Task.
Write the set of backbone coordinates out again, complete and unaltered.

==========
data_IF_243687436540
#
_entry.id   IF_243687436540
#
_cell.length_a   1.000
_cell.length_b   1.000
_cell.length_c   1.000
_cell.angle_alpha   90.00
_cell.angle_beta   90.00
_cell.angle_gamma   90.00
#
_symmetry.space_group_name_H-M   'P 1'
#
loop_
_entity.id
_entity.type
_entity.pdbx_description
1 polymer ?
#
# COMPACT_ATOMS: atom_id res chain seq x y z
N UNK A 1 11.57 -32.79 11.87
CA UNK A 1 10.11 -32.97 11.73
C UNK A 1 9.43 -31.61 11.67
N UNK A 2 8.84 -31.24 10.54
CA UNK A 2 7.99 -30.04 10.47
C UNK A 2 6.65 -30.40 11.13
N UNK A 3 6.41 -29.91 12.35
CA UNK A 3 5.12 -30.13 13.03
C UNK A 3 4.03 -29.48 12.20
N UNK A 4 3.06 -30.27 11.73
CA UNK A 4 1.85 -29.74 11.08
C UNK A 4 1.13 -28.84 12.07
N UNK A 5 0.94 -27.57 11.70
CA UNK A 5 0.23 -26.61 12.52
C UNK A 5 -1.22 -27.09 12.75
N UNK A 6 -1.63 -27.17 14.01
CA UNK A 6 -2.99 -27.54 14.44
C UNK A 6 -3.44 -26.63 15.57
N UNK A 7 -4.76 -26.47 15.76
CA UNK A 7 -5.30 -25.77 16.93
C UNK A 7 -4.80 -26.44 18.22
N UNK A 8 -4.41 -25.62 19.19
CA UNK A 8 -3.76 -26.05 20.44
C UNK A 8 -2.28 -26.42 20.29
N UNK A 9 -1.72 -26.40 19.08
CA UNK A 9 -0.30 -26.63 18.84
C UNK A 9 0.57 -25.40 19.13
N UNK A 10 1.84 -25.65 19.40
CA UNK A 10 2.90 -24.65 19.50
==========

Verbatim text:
data_IF_243687436540
#
_entry.id   IF_243687436540
#
_cell.length_a   1.000
_cell.length_b   1.000
_cell.length_c   1.000
_cell.angle_alpha   90.00
_cell.angle_beta   90.00
_cell.angle_gamma   90.00
#
_symmetry.space_group_name_H-M   'P 1'
#
loop_
_entity.id
_entity.type
_entity.pdbx_description
1 polymer ?
#
# COMPACT_ATOMS: atom_id res chain seq x y z
N UNK A 1 11.57 -32.79 11.87
CA UNK A 1 10.11 -32.97 11.73
C UNK A 1 9.43 -31.61 11.67
N UNK A 2 8.84 -31.24 10.54
CA UNK A 2 7.99 -30.04 10.47
C UNK A 2 6.65 -30.40 11.13
N UNK A 3 6.41 -29.91 12.35
CA UNK A 3 5.12 -30.13 13.03
C UNK A 3 4.03 -29.48 12.20
N UNK A 4 3.06 -30.27 11.73
CA UNK A 4 1.85 -29.74 11.08
C UNK A 4 1.13 -28.84 12.07
N UNK A 5 0.94 -27.57 11.70
CA UNK A 5 0.23 -26.61 12.52
C UNK A 5 -1.22 -27.09 12.75
N UNK A 6 -1.63 -27.17 14.01
CA UNK A 6 -2.99 -27.54 14.44
C UNK A 6 -3.44 -26.63 15.57
N UNK A 7 -4.76 -26.47 15.76
CA UNK A 7 -5.30 -25.77 16.93
C UNK A 7 -4.80 -26.44 18.22
N UNK A 8 -4.41 -25.62 19.19
CA UNK A 8 -3.76 -26.05 20.44
C UNK A 8 -2.28 -26.42 20.29
N UNK A 9 -1.72 -26.40 19.08
CA UNK A 9 -0.30 -26.63 18.84
C UNK A 9 0.57 -25.40 19.13
N UNK A 10 1.84 -25.65 19.40
CA UNK A 10 2.90 -24.65 19.50